In striking contrast to the morphological conservation of autosomal chromosome arms evident in the Bovidae family, the X chromosome shows considerable variation between tribes (Buckland & Evans 1978a,b; Gallagher et al. 1999; Robinson et al. 1996) in both sequence composition and arrangement, as has been shown using bacterial artificial chromosome (BAC) hybridization (Robinson et al. 1996; Piumi et al. 1998) to find regions of conserved synteny. The complex changes in satellite composition are also illustrated by constitutive heterochromatin analysis by C-banding (figure 4), where X chromosomes from the species we analysed show (peri)centromeric bands with different sizes, not entirely reflected by the in situ hybridization signals (e.g Aepyceros) and polymorphisms in size and position between interstitial bands (arrows).

We found the 1.715 satellite hybridized to chromosomes of all tribes. The tribe Caprini is considered only distantly related to the Bovini and Tragelaphini tribes (i.e. the Bovinae subfamily; Buckland 1985) and, consistent with this, the latter tribes showed no hybridization of the 1.714 satellite family, while the remaining tribes we sampled all showed presence of the satellite (figure 6, inset left). This suggests that the 1.715 satellite is evolutionarily older. Modi et al. (1996) dated the origin of 1.715 satellite family to 20–40 Mya, when the tragulinas and pecorans last shared a common ancestor. We infer that the 1.714 satellite DNA family dates from at least 15 Mya, when the radiation of the Bovidae tribes began with the separation of the Bovini/Tragelaphini from the other tribes.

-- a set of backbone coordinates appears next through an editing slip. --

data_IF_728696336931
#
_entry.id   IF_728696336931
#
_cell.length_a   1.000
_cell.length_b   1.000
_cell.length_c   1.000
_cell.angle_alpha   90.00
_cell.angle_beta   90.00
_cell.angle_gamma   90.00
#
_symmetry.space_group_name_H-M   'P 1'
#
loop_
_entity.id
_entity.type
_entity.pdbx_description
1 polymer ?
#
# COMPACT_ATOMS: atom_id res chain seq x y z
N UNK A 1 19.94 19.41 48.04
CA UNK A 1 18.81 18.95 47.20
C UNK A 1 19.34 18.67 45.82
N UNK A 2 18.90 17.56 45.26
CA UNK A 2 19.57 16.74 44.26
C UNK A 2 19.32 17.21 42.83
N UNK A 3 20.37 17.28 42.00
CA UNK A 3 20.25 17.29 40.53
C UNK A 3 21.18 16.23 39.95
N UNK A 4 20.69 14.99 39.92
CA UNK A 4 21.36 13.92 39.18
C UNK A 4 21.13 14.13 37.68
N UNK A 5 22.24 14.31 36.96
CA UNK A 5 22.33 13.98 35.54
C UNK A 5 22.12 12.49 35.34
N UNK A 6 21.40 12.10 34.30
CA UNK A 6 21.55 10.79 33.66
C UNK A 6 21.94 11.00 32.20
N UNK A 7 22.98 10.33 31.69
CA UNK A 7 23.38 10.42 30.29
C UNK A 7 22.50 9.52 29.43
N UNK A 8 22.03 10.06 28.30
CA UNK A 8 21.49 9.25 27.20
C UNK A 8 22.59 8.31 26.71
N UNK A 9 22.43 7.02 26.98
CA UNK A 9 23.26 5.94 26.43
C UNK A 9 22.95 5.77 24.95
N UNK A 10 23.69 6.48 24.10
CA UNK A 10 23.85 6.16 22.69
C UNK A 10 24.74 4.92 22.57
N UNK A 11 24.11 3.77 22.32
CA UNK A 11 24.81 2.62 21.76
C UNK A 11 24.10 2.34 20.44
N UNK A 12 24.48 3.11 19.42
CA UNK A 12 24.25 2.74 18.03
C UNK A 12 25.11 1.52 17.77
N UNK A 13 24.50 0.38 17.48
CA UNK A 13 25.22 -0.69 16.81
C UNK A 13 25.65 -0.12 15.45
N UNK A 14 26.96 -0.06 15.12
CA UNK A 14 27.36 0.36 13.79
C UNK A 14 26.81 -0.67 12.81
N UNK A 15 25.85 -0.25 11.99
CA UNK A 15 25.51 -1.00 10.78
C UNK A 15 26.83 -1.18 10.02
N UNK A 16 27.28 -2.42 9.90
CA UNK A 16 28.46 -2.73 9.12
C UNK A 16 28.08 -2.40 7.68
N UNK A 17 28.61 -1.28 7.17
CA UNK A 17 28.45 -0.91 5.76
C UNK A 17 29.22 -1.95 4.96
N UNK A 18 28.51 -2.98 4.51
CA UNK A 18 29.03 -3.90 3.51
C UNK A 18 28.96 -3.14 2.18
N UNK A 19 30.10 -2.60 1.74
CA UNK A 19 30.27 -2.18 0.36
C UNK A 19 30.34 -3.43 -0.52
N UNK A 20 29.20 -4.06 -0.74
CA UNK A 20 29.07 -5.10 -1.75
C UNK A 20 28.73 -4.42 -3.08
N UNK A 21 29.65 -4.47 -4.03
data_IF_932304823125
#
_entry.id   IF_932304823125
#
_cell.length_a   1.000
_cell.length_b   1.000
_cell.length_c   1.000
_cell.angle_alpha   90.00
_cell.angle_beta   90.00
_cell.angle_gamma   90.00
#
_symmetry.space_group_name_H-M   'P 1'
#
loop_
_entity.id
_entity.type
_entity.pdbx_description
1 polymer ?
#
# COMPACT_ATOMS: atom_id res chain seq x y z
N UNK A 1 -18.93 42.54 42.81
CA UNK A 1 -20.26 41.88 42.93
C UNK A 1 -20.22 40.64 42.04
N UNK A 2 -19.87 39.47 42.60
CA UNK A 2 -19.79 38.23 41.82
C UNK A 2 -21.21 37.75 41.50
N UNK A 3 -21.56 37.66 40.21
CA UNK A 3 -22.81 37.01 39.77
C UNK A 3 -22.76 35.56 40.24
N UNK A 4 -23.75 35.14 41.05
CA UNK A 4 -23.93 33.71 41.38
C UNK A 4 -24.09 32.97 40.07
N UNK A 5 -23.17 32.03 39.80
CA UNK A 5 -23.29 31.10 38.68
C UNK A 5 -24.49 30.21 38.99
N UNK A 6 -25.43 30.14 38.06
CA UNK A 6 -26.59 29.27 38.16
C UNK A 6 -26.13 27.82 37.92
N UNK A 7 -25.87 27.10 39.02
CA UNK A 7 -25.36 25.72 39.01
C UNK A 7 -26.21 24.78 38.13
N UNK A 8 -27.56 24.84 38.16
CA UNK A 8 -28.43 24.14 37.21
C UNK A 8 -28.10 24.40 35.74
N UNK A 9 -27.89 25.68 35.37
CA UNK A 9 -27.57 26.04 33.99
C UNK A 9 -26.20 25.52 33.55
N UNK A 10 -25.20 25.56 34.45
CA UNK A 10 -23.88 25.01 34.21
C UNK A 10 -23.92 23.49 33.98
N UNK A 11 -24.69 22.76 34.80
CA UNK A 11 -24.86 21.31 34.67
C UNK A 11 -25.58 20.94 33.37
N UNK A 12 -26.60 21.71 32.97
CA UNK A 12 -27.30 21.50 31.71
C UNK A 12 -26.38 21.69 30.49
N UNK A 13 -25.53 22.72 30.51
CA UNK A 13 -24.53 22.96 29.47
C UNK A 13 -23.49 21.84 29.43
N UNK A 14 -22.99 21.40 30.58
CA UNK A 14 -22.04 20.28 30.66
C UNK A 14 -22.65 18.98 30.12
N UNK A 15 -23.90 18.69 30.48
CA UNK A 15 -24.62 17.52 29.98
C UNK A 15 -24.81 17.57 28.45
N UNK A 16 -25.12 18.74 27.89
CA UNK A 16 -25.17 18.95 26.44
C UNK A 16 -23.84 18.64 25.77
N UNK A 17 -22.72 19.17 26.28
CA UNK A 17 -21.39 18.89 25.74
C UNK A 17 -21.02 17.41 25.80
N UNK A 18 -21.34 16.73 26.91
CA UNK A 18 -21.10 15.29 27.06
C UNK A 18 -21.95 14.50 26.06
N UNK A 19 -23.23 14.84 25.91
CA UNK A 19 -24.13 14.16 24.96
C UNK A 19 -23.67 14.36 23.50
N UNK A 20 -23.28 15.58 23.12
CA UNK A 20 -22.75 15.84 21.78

Figure 6
Evolutionary diagrams of the Bovidae tribes that assemble the data presented in the current paper: presence or absence (and suggested origin) of 1.714 satellite I DNA family in the genome of the different species analysed; presence and origin of 1.715 ...

While the cattle satellite sequence (1.715 family) is more ancestral than the equivalent sheep sequence (1.714 family), it is maintained in sheep genome during evolution. The sheep fibre-FISH (figure 5), with both satellite DNA families, shows the presence of both satellites with an interspersed organization. It has been suggested that the 1.714 family (sheep satellite) originated from 1.715 family (cattle satellite), but our results (figure 5) suggest that 1.715 satellite was maintained on this genome, with evolutionarily older variants of cattle satellite I being preserved during the origin of sheep satellite I; that is, they have been amplified, deleted or taken part of unequal exchange process with the new satellite I from sheep. These results provide support for one of the evolutionary mechanisms of satellite DNA proposed in cattle (Nijman & Lenstra 2001).